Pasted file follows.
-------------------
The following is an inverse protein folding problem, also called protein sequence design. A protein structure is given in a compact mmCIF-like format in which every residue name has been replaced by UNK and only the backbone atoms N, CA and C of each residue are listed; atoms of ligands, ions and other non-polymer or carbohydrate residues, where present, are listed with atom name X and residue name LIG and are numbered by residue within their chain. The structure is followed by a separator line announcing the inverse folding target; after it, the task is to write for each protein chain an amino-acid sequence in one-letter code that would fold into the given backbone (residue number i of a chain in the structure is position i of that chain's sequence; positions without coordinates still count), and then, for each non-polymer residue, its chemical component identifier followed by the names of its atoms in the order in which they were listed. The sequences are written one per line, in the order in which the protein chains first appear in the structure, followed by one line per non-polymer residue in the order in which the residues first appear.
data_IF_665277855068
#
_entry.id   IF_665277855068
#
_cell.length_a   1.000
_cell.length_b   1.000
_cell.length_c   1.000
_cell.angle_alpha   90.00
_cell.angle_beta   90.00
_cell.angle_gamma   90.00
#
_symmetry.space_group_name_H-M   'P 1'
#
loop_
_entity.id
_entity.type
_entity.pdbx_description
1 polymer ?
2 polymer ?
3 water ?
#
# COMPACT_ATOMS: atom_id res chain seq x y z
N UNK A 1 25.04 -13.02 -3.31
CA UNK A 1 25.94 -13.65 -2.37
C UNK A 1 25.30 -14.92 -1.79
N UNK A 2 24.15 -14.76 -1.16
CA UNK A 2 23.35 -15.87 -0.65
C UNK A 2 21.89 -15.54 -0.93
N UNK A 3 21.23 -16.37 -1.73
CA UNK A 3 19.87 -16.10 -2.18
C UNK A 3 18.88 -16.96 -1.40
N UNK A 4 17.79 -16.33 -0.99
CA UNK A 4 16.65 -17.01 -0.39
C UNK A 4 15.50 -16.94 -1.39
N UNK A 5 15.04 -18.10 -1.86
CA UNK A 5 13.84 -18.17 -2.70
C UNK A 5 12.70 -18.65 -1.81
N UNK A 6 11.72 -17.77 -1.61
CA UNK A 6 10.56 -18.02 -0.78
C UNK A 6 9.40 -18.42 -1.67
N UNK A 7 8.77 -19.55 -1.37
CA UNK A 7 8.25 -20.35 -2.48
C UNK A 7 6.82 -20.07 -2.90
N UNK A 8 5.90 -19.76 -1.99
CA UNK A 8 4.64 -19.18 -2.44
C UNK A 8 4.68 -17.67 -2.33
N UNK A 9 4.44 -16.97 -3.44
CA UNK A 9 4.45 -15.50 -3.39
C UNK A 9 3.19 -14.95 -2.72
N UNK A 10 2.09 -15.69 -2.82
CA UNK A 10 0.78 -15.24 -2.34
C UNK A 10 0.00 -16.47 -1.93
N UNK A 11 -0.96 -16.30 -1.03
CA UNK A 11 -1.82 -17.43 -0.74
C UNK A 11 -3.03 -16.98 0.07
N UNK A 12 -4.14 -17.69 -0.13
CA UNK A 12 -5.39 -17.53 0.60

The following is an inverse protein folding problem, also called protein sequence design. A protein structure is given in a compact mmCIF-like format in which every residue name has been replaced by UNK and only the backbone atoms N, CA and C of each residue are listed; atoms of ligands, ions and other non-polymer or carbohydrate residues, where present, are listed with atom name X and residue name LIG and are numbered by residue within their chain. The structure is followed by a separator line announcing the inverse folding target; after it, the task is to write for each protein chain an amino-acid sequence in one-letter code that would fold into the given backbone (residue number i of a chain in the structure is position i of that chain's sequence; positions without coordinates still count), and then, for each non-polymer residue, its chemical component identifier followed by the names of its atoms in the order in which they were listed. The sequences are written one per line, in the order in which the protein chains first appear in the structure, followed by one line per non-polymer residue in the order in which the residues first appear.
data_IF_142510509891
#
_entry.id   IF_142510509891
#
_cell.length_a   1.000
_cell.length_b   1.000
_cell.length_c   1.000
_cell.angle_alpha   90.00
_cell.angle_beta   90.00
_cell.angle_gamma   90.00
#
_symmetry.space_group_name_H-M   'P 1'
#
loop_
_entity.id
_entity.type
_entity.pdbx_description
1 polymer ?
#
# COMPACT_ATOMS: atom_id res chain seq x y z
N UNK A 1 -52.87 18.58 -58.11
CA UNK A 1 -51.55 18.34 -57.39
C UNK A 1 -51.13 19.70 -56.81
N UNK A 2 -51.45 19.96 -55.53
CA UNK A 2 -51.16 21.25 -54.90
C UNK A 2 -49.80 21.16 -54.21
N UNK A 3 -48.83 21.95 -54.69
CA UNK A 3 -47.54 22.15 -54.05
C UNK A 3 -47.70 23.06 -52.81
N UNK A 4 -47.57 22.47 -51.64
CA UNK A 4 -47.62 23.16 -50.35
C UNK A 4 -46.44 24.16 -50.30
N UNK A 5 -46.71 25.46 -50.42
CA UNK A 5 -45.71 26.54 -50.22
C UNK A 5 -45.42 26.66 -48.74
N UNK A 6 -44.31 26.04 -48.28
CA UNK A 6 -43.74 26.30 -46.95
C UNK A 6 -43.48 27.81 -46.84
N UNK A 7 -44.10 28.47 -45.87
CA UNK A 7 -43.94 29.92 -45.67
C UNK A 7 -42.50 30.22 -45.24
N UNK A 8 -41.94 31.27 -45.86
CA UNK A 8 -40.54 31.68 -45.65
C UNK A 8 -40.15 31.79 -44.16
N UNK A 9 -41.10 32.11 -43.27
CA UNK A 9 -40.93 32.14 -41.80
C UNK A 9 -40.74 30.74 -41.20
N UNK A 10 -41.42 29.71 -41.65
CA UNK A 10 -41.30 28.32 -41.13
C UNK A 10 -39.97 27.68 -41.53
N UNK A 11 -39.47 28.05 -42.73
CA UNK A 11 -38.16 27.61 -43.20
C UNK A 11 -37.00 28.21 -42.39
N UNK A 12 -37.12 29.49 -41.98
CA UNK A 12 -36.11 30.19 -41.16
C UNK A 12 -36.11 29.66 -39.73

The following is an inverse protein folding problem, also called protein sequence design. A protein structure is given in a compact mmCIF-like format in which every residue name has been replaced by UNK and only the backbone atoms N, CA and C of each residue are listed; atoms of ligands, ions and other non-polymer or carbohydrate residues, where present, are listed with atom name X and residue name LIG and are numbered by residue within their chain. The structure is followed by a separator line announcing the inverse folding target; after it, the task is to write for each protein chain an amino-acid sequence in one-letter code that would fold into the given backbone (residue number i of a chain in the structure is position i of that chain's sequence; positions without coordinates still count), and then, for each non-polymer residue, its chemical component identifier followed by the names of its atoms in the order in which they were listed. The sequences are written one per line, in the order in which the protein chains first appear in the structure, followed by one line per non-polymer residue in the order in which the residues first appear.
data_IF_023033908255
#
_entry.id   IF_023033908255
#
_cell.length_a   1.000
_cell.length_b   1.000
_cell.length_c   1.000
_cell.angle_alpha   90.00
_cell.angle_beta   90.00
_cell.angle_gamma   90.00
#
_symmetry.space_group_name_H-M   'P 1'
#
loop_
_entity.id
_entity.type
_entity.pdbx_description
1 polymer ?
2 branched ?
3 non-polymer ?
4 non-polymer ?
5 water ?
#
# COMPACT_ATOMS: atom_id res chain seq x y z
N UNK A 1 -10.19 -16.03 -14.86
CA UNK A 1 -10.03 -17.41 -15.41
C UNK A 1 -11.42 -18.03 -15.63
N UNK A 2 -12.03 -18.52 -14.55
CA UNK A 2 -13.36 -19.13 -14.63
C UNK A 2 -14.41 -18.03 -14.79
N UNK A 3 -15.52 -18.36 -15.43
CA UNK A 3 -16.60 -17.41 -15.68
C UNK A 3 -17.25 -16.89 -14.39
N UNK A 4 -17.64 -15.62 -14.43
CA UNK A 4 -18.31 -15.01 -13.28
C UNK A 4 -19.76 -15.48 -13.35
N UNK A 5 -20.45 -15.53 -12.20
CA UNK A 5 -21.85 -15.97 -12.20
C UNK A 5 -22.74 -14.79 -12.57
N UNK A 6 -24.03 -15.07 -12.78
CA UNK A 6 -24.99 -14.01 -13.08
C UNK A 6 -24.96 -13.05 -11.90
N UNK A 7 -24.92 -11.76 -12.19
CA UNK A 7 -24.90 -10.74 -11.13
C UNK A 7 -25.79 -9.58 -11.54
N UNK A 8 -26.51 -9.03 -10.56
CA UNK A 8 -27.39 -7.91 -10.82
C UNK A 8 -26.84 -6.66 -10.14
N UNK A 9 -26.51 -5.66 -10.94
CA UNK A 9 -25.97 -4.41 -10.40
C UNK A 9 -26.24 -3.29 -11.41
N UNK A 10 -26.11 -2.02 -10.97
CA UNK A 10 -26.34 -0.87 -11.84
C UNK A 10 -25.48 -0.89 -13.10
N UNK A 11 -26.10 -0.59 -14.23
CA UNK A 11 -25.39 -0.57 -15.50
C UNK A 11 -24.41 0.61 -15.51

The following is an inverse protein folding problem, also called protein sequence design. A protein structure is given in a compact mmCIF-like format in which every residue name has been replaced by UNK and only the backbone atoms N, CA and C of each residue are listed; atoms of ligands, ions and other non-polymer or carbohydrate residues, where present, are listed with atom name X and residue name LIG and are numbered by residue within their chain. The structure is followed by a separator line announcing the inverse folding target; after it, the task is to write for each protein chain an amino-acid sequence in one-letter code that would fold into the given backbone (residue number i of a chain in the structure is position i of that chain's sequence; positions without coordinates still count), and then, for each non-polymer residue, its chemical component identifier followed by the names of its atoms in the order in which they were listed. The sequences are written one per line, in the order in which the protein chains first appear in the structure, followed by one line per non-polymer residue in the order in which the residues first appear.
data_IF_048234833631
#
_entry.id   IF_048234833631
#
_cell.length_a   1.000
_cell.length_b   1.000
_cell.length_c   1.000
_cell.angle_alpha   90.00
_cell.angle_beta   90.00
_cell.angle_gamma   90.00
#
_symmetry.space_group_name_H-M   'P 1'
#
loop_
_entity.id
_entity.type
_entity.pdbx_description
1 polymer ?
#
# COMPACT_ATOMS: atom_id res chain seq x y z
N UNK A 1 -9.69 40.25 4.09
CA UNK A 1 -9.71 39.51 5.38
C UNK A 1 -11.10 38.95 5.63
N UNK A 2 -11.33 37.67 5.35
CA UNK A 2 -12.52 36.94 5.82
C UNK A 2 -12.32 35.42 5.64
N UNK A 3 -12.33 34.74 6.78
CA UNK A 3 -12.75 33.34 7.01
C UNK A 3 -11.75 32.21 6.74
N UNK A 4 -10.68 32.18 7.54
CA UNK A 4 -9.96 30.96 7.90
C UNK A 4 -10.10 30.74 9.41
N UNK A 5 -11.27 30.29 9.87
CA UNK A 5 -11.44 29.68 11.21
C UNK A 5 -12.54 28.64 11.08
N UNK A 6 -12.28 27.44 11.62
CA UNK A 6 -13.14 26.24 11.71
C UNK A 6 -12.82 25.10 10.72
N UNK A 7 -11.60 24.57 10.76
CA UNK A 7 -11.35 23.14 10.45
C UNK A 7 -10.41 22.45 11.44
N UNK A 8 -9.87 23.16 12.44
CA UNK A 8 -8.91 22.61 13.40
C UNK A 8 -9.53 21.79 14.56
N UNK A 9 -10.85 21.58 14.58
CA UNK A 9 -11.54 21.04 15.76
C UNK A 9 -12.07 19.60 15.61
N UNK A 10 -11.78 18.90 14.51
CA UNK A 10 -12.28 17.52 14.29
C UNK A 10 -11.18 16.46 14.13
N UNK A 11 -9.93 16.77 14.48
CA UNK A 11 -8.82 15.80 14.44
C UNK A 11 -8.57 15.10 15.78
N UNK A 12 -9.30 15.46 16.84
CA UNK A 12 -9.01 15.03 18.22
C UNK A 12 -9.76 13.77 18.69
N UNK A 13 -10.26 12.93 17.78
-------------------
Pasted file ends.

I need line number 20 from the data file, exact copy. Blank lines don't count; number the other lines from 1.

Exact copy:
2 polymer ?